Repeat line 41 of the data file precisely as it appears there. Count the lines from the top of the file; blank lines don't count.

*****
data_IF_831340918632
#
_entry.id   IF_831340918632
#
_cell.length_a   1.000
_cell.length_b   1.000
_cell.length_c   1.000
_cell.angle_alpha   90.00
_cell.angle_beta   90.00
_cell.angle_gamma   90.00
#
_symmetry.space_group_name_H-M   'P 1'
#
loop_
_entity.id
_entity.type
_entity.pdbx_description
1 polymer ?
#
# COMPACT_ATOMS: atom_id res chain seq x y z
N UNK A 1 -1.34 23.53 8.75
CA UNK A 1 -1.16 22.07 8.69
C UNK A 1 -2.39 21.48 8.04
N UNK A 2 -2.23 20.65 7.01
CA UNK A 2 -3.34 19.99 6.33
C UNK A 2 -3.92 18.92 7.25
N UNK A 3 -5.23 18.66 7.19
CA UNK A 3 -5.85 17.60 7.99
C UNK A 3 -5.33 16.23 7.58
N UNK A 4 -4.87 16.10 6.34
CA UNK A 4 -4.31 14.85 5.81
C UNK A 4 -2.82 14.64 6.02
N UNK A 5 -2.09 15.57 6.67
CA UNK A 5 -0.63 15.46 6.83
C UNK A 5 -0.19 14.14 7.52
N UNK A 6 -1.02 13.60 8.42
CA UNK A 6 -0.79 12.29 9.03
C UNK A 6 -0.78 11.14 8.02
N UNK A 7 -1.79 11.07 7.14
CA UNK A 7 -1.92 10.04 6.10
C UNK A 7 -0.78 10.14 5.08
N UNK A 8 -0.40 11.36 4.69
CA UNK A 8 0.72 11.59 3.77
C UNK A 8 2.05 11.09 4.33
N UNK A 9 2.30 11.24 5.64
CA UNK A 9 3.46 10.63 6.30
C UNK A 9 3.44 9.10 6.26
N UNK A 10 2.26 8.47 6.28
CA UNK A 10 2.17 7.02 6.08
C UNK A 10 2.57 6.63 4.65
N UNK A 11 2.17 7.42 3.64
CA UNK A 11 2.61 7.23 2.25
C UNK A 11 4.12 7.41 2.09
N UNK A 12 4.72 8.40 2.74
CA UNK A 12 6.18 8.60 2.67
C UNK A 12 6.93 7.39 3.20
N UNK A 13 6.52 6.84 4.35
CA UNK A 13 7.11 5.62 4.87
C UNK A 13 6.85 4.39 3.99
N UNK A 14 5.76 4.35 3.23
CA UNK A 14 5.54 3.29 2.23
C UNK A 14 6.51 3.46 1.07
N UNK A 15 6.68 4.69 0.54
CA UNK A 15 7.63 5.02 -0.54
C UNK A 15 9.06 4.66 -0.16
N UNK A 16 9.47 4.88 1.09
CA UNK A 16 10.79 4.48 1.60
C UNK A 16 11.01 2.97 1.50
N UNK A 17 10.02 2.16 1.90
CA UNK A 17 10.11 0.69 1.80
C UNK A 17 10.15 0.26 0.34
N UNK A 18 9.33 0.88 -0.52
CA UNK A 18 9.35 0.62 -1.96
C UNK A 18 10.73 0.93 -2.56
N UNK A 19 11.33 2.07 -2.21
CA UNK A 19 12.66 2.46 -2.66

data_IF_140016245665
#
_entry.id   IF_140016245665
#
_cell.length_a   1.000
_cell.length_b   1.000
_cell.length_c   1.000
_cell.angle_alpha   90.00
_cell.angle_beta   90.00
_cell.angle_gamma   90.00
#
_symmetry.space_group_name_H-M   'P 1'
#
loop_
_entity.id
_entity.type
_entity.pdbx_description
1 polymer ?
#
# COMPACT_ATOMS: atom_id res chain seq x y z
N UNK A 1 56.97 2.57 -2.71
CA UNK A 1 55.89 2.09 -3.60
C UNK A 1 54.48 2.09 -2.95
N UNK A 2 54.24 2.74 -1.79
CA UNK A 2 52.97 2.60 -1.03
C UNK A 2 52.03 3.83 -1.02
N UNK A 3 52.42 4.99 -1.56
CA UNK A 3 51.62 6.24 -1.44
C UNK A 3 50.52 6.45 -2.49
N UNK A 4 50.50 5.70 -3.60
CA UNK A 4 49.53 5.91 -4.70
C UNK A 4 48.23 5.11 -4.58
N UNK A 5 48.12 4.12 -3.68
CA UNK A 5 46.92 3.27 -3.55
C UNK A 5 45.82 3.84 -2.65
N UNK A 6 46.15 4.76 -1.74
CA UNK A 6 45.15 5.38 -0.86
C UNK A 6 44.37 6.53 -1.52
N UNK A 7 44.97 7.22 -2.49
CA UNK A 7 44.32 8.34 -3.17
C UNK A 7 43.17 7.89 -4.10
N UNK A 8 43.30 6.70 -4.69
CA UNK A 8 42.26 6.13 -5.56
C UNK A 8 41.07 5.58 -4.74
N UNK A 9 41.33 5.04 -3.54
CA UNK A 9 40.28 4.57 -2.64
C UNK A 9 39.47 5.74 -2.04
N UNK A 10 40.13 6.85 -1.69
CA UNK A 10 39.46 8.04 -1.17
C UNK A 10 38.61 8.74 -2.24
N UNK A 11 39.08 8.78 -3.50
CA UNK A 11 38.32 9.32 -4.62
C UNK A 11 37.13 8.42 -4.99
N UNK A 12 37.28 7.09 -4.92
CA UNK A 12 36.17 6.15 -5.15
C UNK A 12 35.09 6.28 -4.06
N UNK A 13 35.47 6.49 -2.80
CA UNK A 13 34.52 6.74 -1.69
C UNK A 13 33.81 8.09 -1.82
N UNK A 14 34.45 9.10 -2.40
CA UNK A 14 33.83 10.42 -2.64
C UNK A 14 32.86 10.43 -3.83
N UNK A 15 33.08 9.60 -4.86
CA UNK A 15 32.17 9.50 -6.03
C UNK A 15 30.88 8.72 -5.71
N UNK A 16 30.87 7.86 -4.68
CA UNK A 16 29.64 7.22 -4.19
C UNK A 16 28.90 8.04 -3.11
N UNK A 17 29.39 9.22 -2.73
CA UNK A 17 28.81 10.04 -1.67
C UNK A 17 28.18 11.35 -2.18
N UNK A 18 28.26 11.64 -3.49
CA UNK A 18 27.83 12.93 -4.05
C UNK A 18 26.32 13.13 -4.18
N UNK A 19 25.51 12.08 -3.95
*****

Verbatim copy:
C UNK A 7 -0.78 10.14 5.08